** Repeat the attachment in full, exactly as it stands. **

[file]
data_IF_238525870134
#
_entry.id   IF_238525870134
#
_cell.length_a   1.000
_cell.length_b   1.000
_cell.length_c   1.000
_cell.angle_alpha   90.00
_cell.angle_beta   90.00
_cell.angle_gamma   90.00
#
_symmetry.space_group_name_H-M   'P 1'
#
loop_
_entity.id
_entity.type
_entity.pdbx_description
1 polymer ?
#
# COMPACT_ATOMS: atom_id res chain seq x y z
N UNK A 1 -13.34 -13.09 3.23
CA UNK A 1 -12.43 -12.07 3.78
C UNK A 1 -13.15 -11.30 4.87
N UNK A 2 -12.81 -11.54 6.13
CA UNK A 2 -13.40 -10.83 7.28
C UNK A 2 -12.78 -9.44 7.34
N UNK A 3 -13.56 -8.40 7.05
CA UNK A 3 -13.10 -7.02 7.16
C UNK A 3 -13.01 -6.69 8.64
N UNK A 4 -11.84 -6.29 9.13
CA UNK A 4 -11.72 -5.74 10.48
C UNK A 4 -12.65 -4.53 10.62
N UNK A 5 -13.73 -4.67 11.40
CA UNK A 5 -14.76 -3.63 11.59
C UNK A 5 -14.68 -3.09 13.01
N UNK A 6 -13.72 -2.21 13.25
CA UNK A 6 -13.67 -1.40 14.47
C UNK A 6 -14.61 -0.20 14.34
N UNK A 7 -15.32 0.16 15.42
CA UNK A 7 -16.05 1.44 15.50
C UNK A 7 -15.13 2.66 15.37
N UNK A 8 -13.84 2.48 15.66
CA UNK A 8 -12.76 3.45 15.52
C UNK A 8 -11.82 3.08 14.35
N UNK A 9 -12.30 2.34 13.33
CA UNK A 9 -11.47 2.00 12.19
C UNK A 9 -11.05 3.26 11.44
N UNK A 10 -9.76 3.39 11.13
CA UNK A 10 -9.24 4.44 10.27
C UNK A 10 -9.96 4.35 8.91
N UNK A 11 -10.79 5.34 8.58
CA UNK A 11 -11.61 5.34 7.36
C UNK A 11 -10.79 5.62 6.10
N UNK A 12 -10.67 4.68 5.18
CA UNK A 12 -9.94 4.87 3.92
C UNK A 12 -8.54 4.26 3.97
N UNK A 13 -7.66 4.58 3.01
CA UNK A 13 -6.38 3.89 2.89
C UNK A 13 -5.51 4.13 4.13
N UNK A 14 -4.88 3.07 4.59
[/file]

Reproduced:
data_IF_238525870134
#
_entry.id   IF_238525870134
#
_cell.length_a   1.000
_cell.length_b   1.000
_cell.length_c   1.000
_cell.angle_alpha   90.00
_cell.angle_beta   90.00
_cell.angle_gamma   90.00
#
_symmetry.space_group_name_H-M   'P 1'
#
loop_
_entity.id
_entity.type
_entity.pdbx_description
1 polymer ?
#
# COMPACT_ATOMS: atom_id res chain seq x y z
N UNK A 1 -13.34 -13.09 3.23
CA UNK A 1 -12.43 -12.07 3.78
C UNK A 1 -13.15 -11.30 4.87
N UNK A 2 -12.81 -11.54 6.13
CA UNK A 2 -13.40 -10.83 7.28
C UNK A 2 -12.78 -9.44 7.34
N UNK A 3 -13.56 -8.40 7.05
CA UNK A 3 -13.10 -7.02 7.16
C UNK A 3 -13.01 -6.69 8.64
N UNK A 4 -11.84 -6.29 9.13
CA UNK A 4 -11.72 -5.74 10.48
C UNK A 4 -12.65 -4.53 10.62
N UNK A 5 -13.73 -4.67 11.40
CA UNK A 5 -14.76 -3.63 11.59
C UNK A 5 -14.68 -3.09 13.01
N UNK A 6 -13.72 -2.21 13.25
CA UNK A 6 -13.67 -1.40 14.47
C UNK A 6 -14.61 -0.20 14.34
N UNK A 7 -15.32 0.16 15.42
CA UNK A 7 -16.05 1.44 15.50
C UNK A 7 -15.13 2.66 15.37
N UNK A 8 -13.84 2.48 15.66
CA UNK A 8 -12.76 3.45 15.52
C UNK A 8 -11.82 3.08 14.35
N UNK A 9 -12.30 2.34 13.33
CA UNK A 9 -11.47 2.00 12.19
C UNK A 9 -11.05 3.26 11.44
N UNK A 10 -9.76 3.39 11.13
CA UNK A 10 -9.24 4.44 10.27
C UNK A 10 -9.96 4.35 8.91
N UNK A 11 -10.79 5.34 8.58
CA UNK A 11 -11.61 5.34 7.36
C UNK A 11 -10.79 5.62 6.10
N UNK A 12 -10.67 4.68 5.18
CA UNK A 12 -9.94 4.87 3.92
C UNK A 12 -8.54 4.26 3.97
N UNK A 13 -7.66 4.58 3.01
CA UNK A 13 -6.38 3.89 2.89
C UNK A 13 -5.51 4.13 4.13
N UNK A 14 -4.88 3.07 4.59